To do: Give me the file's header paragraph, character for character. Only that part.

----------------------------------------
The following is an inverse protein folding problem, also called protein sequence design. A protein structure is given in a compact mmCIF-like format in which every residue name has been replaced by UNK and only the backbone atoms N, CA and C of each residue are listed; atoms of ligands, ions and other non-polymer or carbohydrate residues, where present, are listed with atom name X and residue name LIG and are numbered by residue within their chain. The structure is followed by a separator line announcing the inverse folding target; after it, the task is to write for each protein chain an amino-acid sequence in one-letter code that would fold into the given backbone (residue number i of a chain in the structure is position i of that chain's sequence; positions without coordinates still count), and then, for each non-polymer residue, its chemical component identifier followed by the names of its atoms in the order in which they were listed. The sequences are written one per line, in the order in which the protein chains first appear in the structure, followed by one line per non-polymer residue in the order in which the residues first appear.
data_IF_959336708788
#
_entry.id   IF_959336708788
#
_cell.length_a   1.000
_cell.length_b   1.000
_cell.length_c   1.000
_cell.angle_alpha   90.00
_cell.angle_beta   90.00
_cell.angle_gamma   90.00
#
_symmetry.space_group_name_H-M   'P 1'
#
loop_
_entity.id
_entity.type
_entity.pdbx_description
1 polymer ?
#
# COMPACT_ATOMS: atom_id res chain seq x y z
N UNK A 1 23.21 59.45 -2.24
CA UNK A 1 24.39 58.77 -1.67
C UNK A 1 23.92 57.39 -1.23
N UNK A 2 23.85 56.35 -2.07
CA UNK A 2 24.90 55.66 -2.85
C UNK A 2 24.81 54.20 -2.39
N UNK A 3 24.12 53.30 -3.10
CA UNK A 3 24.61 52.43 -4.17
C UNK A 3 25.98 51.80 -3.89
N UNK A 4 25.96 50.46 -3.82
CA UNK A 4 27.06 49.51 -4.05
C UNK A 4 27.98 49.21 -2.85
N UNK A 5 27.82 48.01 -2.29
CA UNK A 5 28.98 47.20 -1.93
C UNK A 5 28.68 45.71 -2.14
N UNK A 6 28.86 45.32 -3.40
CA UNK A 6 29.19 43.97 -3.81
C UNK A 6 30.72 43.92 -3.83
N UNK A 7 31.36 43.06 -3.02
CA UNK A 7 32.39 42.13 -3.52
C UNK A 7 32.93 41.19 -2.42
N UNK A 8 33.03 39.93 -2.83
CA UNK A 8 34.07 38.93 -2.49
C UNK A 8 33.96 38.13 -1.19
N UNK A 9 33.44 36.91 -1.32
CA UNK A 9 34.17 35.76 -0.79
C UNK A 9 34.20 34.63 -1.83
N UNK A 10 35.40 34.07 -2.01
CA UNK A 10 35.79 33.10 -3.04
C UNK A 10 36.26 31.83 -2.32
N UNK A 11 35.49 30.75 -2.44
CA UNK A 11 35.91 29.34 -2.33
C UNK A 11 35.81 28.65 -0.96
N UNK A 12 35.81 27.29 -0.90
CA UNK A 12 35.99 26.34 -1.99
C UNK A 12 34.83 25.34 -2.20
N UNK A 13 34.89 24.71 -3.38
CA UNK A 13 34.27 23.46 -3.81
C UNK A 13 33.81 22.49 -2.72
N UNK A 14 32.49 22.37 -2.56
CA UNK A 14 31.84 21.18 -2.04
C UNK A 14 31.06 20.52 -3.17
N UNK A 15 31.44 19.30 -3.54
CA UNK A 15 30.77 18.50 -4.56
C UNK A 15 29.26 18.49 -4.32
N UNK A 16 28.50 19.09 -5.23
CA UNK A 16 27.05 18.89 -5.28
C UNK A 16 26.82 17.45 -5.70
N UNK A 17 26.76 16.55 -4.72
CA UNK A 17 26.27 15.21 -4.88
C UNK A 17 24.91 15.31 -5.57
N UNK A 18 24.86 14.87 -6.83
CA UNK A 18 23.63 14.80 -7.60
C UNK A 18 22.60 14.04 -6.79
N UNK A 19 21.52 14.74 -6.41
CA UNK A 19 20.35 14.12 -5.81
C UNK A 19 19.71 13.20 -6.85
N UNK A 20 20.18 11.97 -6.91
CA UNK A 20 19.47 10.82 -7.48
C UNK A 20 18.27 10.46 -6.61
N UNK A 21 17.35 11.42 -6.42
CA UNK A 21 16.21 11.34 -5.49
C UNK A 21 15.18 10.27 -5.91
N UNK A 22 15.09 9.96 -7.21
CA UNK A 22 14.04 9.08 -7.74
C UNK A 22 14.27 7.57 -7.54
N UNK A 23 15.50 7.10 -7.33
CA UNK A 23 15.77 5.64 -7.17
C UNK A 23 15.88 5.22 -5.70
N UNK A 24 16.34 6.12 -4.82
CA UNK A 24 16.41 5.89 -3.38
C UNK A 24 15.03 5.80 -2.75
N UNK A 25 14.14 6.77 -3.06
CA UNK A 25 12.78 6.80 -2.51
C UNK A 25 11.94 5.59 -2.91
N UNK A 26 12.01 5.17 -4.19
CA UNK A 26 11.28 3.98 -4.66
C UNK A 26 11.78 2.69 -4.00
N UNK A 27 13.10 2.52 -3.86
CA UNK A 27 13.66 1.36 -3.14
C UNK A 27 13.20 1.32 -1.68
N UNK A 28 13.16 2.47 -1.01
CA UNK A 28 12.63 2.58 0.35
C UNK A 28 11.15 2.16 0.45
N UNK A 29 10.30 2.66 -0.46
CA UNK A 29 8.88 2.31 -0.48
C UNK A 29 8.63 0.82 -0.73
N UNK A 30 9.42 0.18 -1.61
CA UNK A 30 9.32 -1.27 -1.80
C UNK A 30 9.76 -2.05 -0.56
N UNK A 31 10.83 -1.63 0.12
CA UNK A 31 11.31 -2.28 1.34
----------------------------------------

The following is an inverse protein folding problem, also called protein sequence design. A protein structure is given in a compact mmCIF-like format in which every residue name has been replaced by UNK and only the backbone atoms N, CA and C of each residue are listed; atoms of ligands, ions and other non-polymer or carbohydrate residues, where present, are listed with atom name X and residue name LIG and are numbered by residue within their chain. The structure is followed by a separator line announcing the inverse folding target; after it, the task is to write for each protein chain an amino-acid sequence in one-letter code that would fold into the given backbone (residue number i of a chain in the structure is position i of that chain's sequence; positions without coordinates still count), and then, for each non-polymer residue, its chemical component identifier followed by the names of its atoms in the order in which they were listed. The sequences are written one per line, in the order in which the protein chains first appear in the structure, followed by one line per non-polymer residue in the order in which the residues first appear.